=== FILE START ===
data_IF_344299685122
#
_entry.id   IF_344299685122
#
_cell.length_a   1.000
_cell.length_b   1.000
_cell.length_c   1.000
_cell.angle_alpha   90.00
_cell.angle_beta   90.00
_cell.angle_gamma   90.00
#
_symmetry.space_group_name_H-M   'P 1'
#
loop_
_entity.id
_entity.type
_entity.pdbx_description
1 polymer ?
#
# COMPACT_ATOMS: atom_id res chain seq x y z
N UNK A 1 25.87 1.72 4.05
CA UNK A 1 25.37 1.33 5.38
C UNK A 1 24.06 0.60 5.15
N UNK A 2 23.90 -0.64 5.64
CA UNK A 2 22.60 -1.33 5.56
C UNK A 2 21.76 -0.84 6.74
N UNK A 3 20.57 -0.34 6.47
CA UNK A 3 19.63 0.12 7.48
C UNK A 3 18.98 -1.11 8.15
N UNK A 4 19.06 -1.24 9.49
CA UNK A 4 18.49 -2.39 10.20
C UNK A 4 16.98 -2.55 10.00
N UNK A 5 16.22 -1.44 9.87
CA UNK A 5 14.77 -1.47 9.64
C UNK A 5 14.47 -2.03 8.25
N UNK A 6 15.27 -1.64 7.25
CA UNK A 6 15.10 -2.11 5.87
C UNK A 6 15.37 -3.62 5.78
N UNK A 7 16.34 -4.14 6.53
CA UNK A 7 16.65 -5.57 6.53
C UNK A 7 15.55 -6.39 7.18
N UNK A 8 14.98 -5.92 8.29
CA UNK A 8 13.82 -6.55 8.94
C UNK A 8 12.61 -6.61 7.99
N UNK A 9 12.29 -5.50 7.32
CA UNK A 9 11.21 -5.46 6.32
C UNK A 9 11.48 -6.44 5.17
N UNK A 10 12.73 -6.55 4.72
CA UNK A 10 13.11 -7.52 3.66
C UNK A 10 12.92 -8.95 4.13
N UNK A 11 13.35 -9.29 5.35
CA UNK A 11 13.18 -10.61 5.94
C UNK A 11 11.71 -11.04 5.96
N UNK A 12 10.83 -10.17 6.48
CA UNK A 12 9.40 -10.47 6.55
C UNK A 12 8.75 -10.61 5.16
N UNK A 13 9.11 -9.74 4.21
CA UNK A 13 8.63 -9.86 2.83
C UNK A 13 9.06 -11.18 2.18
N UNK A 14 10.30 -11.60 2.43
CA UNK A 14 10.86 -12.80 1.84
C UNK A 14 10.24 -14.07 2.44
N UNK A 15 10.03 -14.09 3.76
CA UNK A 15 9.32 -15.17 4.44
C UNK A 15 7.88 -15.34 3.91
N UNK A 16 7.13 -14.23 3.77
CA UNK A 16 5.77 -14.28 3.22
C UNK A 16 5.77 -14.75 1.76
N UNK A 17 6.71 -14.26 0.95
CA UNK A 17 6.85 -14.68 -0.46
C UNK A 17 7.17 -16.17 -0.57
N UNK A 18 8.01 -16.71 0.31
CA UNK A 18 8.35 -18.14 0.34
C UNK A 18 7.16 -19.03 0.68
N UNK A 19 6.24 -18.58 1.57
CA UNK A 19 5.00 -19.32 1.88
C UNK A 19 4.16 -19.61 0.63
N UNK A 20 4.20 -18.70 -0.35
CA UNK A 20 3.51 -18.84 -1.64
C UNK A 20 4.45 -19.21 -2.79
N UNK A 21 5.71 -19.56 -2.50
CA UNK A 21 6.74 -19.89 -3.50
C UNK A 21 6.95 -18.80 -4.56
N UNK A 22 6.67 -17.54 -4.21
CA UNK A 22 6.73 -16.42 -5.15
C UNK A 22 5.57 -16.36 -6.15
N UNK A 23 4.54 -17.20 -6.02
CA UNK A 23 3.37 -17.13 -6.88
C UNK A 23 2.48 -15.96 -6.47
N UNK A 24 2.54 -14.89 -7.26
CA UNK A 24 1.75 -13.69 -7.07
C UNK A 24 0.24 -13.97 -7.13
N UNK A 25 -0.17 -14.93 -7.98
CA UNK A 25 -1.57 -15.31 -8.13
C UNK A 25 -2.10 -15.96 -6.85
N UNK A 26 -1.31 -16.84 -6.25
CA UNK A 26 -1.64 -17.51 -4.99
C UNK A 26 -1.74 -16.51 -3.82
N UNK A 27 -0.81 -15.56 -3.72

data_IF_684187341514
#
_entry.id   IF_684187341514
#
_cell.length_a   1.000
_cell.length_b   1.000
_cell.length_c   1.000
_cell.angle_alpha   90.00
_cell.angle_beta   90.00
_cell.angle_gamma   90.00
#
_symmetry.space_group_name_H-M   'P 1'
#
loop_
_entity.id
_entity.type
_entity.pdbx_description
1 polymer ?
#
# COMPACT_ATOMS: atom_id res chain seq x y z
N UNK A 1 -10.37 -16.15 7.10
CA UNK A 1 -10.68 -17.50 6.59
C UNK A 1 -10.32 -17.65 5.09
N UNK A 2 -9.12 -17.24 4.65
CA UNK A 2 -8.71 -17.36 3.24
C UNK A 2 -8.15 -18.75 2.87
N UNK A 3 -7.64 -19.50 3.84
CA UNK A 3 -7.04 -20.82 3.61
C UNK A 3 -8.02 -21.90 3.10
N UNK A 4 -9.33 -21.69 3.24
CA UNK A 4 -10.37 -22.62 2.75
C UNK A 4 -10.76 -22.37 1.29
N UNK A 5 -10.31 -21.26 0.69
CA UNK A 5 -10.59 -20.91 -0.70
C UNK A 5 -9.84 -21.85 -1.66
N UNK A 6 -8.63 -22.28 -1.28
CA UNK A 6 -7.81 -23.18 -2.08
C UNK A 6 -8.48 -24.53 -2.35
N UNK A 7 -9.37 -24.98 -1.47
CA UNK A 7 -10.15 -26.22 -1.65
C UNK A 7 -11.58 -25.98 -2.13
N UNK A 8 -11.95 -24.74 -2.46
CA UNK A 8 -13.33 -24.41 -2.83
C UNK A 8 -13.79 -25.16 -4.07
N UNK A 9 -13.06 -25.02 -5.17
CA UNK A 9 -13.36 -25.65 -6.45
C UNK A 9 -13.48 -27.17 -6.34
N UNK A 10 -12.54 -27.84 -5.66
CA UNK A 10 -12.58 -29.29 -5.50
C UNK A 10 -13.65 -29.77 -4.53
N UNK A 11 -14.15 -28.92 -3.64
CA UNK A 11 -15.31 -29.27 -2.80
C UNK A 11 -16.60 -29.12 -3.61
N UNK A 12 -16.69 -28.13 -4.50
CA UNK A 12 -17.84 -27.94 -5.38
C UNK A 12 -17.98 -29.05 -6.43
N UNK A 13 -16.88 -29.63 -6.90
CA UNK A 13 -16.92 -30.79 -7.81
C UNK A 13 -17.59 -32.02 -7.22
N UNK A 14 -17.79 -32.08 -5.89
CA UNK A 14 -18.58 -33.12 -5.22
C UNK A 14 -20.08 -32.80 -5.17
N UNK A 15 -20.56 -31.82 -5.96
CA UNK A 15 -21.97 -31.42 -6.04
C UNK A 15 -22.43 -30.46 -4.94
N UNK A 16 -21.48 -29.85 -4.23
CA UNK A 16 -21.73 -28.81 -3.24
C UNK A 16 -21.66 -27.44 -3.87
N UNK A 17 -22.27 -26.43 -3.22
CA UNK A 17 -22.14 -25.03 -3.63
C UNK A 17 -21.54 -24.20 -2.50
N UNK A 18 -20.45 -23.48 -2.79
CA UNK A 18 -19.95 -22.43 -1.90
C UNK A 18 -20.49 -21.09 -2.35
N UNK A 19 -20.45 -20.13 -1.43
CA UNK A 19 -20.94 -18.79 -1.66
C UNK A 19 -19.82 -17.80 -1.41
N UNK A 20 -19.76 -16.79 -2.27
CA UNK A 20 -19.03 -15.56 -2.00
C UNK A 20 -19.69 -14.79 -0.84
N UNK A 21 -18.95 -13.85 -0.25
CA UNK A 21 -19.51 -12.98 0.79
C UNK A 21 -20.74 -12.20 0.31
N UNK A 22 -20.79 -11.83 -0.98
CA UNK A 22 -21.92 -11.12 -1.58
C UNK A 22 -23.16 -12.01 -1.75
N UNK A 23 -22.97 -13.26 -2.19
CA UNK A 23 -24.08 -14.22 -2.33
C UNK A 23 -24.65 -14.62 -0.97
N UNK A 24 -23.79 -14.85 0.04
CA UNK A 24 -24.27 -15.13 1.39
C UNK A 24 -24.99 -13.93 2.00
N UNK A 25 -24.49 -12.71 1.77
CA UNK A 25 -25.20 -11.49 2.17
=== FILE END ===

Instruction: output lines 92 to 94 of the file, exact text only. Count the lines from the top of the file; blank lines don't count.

C UNK A 24 0.24 -13.97 -7.13
N UNK A 25 -0.17 -14.93 -7.98
CA UNK A 25 -1.57 -15.31 -8.13